The head of the Corporation for Public Broadcasting defended his leadership yesterday, telling Congress he is seeking political balance in public-affairs programming and is not bent on silencing liberal voices
Kenneth Y. Tomlinson, a Republican, has come under fire in recent months for complaining about “Now with Bill Moyers.” He said the television show’s “left-wing bias” was unhealthy and jeopardized support for public broadcasting. Mr. Moyers has since left the show.
Mr. Tomlinson’s hiring of Republican lobbyists and a consultant to track the political leaning of guests on the show has raised the ire of Democratic lawmakers and public-interest groups, and it is the subject of an investigation by the corporation’s inspector general.
In testimony before a Senate subcommittee, Mr. Tomlinson dismissed accusations that he is angling to turn public TV into a political pawn of the Republican Party.
He said he was trying to achieve political balance by backing the creation of the conservative-leaning “Journal Editorial Report,” hosted by the editor of the Wall Street Journal editorial page.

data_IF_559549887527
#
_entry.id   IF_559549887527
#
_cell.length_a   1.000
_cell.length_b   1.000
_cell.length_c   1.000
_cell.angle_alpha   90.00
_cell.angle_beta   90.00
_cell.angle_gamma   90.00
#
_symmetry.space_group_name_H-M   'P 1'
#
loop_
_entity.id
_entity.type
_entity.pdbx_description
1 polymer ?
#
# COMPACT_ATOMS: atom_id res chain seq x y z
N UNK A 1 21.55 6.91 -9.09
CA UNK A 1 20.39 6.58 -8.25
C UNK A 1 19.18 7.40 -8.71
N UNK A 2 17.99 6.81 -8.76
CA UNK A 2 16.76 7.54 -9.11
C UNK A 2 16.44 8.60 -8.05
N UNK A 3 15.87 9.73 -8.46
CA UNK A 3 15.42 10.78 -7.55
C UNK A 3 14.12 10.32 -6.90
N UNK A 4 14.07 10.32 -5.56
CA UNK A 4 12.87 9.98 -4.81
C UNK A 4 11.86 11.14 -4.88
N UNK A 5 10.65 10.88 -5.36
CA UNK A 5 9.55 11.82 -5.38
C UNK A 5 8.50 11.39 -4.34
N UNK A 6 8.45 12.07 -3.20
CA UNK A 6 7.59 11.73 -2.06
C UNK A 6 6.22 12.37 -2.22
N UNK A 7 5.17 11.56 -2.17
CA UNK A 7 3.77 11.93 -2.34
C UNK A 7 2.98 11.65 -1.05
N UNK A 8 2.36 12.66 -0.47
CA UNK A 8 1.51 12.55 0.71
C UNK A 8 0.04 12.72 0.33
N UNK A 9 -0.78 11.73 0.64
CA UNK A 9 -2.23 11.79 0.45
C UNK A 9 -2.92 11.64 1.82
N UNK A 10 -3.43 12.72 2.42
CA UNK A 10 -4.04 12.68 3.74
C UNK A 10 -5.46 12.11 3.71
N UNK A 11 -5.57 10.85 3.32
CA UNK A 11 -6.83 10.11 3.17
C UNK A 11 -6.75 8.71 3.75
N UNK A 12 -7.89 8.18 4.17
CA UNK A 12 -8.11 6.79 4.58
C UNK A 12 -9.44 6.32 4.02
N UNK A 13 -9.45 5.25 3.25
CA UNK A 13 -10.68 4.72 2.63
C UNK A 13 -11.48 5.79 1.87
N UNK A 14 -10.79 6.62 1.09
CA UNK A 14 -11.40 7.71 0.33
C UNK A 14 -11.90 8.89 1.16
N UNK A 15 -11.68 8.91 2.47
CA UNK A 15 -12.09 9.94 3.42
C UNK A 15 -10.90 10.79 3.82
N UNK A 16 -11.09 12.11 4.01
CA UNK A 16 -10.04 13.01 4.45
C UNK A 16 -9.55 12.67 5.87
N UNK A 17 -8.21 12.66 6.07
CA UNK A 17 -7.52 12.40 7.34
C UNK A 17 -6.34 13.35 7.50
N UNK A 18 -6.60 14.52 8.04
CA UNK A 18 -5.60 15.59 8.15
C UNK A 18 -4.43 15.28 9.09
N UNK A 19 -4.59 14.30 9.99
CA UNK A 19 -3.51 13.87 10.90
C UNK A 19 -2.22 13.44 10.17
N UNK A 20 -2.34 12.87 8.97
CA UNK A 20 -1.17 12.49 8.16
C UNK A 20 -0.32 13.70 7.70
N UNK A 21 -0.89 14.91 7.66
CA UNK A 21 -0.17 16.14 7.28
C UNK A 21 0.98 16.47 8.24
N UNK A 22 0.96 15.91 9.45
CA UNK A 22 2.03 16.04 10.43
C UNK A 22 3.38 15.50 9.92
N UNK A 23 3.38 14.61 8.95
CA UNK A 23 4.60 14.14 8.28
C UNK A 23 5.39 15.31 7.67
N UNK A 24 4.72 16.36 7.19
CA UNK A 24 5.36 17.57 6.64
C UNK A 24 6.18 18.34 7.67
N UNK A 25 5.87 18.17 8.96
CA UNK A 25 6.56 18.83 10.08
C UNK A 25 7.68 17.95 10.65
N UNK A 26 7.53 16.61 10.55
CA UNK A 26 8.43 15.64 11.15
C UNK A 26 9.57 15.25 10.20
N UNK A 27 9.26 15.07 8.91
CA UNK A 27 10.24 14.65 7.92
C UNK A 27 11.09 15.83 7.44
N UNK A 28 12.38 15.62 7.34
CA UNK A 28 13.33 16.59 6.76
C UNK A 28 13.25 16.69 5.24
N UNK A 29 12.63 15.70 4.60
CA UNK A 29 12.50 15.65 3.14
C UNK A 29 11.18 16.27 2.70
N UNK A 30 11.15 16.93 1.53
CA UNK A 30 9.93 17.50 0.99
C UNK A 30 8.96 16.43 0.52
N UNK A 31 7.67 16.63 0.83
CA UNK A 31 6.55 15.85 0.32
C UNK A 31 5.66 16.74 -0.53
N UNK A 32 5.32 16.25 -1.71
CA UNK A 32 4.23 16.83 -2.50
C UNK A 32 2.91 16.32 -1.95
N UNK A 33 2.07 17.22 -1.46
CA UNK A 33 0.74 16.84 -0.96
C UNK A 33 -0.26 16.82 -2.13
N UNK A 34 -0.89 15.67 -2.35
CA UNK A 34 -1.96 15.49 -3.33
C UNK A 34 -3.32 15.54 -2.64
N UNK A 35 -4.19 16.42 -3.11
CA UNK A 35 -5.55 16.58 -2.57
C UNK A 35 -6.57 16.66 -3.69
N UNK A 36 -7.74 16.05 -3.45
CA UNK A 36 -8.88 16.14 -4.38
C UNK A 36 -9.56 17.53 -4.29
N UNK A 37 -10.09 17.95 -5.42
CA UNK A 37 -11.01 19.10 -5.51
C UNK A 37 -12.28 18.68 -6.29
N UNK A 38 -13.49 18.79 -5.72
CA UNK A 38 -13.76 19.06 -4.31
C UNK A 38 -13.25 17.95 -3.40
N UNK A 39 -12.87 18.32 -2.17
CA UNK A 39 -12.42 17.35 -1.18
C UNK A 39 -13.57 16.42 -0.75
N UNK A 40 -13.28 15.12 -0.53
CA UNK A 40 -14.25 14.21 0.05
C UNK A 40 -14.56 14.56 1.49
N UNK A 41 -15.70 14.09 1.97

“If you have a liberal show, have a conservative show. If you have a conservative show, have a liberal show,” he said. “This is, to me, common sense, and it’s good for public broadcasting.”
Democratic Sens. Richard J. Durbin of Illinois and Daniel K. Inouye of Hawaii didn’t seem convinced. Mr. Durbin is one of 16 senators who have written President Bush urging him to fire Mr. Tomlinson.
During the hearing, subcommittee Chairman Sen. Arlen Specter of Pennsylvania mildly scolded Mr. Tomlinson for hiring at least two lobbyists to gain insight on a bill that would have required more representation for public radio and television stations on the CBP’s board.
Mr. Specter said Mr. Tomlinson could have gleaned that information with a phone call, rather than spending $15,000 of taxpayer funds for the lobbyists.
The corporation’s new president, Patricia S. Harrison, also appeared at the hearing. She is a former co-chairwoman of the Republican National Committee and has been criticized as too partisan for the new post. She pledged to be impartial.
“I feel confident that I’m a fair person, that I have a great deal of integrity, and that nobody owns me,” she said. “Plus, I come from Brooklyn, New York, and I’m an Italian-American.”
Mr. Specter scheduled the hearing to discuss funding for the corporation, which provides federal money to public broadcasters, including the Public Broadcasting Service.